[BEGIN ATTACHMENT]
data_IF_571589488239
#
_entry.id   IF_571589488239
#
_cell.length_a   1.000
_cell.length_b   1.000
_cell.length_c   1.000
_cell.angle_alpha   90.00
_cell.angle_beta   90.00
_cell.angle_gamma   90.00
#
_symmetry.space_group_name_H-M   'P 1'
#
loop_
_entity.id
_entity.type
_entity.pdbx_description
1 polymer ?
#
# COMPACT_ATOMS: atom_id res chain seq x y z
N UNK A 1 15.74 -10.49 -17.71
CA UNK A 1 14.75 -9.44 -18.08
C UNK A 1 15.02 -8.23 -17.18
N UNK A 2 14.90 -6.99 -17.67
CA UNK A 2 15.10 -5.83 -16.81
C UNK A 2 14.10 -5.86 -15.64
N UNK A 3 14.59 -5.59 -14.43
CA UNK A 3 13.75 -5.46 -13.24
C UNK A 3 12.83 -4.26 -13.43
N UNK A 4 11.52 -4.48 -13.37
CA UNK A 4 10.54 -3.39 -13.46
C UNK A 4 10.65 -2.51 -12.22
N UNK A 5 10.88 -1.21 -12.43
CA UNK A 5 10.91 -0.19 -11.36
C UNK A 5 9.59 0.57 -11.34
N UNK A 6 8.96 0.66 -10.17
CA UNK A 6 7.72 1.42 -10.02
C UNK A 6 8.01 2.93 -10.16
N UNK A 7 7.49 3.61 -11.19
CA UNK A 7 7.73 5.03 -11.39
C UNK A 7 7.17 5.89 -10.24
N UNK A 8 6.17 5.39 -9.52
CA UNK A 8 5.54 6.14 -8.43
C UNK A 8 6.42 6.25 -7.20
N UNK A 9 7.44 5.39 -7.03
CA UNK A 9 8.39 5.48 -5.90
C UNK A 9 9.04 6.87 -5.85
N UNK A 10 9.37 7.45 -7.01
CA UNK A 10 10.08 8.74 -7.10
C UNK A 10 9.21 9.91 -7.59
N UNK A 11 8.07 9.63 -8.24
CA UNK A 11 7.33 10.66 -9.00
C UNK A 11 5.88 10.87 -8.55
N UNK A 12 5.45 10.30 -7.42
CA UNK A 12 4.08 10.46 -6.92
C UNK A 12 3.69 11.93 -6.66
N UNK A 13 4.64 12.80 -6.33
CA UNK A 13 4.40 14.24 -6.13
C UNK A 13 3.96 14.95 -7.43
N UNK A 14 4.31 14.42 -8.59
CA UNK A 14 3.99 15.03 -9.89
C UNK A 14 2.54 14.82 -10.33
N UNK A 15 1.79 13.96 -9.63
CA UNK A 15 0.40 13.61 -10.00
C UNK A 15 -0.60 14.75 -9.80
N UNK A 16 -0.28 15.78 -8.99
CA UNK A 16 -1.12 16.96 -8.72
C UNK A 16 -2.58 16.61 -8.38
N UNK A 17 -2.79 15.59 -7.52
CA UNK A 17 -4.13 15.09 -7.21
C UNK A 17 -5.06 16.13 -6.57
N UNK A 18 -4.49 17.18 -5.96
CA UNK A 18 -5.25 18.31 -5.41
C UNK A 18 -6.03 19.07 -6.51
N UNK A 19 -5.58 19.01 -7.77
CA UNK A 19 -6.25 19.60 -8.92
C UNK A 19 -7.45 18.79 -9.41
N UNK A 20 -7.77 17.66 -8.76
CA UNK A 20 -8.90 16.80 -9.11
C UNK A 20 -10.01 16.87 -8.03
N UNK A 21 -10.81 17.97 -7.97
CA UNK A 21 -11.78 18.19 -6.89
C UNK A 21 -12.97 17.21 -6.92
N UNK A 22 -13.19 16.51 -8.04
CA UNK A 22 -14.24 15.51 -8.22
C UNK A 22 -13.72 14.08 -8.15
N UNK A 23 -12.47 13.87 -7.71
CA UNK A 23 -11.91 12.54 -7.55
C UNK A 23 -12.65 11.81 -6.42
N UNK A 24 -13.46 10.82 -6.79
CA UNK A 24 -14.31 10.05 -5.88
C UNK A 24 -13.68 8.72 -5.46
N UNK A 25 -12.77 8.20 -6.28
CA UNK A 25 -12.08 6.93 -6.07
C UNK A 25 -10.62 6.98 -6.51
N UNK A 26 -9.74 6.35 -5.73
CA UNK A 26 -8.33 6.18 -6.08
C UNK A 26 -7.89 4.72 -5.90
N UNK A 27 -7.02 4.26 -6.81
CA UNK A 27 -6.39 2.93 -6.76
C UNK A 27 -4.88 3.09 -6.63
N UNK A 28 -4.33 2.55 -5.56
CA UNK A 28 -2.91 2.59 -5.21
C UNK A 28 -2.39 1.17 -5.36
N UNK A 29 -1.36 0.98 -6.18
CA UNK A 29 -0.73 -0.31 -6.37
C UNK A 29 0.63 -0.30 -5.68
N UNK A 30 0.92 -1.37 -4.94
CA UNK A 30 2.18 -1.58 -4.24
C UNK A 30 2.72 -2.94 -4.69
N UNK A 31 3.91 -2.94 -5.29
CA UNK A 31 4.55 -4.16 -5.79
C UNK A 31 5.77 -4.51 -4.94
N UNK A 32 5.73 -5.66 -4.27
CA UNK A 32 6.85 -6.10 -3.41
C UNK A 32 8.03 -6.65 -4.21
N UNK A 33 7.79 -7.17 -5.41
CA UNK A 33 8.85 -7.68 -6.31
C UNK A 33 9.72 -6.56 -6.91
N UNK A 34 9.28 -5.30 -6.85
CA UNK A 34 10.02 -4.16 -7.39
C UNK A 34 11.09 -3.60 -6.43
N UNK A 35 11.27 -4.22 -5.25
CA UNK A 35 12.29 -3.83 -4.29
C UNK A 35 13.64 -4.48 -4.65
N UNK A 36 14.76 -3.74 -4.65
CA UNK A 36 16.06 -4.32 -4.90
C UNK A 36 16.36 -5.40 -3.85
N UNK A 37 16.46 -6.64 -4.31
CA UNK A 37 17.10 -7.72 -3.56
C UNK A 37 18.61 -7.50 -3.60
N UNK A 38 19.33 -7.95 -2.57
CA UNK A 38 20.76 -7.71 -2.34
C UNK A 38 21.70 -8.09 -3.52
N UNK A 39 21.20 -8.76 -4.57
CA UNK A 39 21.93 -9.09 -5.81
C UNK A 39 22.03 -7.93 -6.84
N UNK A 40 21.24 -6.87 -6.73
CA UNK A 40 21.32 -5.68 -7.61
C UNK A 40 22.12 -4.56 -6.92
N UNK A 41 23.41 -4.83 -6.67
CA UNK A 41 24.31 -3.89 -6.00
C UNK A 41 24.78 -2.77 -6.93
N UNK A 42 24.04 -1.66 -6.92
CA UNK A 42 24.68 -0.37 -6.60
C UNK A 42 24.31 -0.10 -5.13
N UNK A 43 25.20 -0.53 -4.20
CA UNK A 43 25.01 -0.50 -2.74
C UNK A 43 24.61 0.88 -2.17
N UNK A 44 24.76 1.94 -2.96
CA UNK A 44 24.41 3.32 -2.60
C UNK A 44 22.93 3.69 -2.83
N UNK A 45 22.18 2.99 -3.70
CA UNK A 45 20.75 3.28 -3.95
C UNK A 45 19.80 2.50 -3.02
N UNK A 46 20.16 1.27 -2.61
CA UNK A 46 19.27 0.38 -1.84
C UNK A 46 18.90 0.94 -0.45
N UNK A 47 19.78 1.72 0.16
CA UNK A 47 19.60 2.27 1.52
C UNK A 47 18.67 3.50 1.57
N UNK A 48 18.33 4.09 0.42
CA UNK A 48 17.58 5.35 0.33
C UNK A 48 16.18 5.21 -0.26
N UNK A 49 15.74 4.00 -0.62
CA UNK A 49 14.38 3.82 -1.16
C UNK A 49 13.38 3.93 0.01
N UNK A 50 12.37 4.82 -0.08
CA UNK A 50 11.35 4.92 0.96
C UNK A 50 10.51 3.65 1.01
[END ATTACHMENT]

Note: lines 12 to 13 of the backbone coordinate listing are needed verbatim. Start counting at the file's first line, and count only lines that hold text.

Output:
_symmetry.space_group_name_H-M   'P 1'
#